The news that Sen. John Fetterman, a Pennsylvania Democrat, checked himself into Walter Reed National Military Medical Center on Feb. 15, 2023, to be treated for clinical depression sparked a national discussion around the need for openness about mental health struggles. This comes after Fetterman suffered a near-fatal stroke in May 2022, prompting questions about possible links between post-stroke recovery and mental health.
The Conversation asked John B. Williamson, an associate professor of psychiatry and neuroscience at the University of Florida, to explain when depression becomes a crisis and what inpatient treatment entails.
What is clinical depression?
Clinical depression, or major depressive disorder, occurs in 20% of the population over the lifetime. It can surface and differ from person to person in a variety of ways.
Clinical depression symptoms include feelings of sadness and loss of interest and motivation to engage in once pleasurable activities such as hobbies. Other symptoms include changes in appetite – either increased or decreased – changes in sleep patterns, be it too much or too little, loss of energy, restlessness and difficulty thinking and concentrating. To qualify as clinical depression, these symptoms must persist for at least two weeks.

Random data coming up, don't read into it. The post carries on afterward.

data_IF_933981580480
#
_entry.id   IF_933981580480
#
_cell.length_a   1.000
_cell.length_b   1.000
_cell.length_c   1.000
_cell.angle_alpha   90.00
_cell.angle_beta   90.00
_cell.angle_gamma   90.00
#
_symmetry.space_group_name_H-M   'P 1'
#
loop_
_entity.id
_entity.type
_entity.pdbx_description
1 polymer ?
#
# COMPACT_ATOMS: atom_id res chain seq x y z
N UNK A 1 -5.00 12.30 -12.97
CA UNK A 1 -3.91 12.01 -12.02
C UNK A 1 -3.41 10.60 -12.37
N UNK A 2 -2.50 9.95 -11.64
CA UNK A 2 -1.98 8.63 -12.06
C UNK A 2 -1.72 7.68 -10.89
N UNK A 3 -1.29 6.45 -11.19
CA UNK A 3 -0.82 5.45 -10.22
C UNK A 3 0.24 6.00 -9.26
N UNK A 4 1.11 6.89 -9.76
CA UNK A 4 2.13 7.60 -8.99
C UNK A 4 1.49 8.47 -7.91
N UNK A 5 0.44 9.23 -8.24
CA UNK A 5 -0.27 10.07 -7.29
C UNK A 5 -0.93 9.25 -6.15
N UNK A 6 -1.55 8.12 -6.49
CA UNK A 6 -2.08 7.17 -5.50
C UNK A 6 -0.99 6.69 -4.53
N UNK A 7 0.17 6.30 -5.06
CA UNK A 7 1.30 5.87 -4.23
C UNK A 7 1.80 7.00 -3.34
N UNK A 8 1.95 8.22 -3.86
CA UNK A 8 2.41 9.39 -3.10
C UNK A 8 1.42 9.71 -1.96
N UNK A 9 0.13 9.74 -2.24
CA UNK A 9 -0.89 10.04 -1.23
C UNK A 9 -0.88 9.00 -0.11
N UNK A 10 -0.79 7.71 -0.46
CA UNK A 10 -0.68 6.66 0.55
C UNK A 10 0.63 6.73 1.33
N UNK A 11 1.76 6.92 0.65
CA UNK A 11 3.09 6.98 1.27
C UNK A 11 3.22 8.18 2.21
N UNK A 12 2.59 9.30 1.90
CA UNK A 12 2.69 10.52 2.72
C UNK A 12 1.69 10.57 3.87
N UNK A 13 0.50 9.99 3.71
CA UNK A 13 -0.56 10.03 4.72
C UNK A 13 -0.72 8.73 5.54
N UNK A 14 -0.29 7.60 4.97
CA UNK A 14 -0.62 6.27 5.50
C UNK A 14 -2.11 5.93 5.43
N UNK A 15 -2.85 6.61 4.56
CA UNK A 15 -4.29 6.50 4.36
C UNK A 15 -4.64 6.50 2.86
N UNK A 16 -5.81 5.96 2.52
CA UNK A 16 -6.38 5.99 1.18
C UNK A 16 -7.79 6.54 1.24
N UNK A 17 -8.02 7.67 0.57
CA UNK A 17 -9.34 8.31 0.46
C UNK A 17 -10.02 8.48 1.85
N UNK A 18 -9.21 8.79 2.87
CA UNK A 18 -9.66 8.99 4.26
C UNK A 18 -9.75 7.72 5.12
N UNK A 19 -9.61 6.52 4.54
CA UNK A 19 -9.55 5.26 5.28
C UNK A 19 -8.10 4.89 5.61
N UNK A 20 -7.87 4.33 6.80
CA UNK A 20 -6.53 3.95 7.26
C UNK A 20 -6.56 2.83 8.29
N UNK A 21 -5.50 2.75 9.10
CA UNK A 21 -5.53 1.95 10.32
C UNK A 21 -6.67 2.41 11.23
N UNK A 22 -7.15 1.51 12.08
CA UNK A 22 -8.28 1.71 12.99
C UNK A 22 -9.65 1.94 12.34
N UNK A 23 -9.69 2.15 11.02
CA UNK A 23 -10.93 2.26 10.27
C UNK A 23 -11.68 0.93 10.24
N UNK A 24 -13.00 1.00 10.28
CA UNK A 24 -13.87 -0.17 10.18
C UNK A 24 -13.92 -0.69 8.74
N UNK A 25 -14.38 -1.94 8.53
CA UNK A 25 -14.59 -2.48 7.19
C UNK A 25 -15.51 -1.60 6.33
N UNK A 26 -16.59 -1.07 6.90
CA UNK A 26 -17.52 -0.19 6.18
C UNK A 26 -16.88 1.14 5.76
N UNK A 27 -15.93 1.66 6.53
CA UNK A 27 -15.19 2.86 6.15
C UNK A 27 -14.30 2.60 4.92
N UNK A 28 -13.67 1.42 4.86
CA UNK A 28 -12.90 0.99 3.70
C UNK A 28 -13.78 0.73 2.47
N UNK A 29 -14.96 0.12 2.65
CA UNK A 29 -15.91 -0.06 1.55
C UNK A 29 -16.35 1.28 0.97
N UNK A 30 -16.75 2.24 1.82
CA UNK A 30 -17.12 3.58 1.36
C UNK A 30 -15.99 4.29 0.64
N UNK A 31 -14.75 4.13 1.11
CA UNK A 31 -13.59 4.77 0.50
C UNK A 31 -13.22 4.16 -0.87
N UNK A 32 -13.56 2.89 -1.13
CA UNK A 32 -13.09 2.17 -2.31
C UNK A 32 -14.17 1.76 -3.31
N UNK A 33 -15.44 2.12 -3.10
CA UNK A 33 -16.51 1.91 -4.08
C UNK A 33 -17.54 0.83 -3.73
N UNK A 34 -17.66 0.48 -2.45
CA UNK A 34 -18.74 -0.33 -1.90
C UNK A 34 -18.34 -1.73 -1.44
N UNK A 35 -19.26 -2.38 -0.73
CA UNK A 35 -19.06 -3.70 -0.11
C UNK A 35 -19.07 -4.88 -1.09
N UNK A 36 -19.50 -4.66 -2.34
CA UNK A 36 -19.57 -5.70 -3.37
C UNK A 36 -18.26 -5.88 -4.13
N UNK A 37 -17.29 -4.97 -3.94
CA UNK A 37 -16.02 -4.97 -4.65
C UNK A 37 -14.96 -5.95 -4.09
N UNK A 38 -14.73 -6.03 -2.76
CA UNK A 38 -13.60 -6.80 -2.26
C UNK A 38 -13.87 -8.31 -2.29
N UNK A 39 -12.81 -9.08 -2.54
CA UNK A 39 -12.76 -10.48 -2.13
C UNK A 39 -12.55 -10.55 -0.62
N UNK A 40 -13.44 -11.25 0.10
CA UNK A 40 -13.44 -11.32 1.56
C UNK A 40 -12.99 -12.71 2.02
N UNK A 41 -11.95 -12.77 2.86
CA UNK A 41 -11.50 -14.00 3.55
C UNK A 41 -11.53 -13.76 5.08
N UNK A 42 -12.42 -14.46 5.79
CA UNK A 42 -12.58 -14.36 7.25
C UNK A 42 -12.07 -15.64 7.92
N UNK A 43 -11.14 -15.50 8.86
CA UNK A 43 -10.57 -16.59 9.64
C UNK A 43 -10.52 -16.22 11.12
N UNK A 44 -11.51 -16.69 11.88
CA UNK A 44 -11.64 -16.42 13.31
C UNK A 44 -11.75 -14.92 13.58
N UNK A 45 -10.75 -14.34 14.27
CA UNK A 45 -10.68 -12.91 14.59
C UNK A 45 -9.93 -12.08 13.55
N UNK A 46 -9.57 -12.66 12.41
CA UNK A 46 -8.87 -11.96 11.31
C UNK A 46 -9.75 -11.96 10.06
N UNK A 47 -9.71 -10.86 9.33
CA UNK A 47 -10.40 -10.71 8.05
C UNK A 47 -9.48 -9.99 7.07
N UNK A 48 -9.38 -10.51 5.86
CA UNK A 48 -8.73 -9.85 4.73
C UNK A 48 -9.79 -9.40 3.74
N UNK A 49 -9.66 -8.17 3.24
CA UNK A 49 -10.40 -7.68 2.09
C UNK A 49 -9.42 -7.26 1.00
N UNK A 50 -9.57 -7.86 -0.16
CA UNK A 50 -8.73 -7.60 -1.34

One form of the condition can also occur in the context of stressful situations, such as the death of a loved one, divorce or loss of a job. Depressive symptoms can also occur alongside and because of other disorders and medical conditions like stroke and thyroid disease, and these conditions may complicate recovery.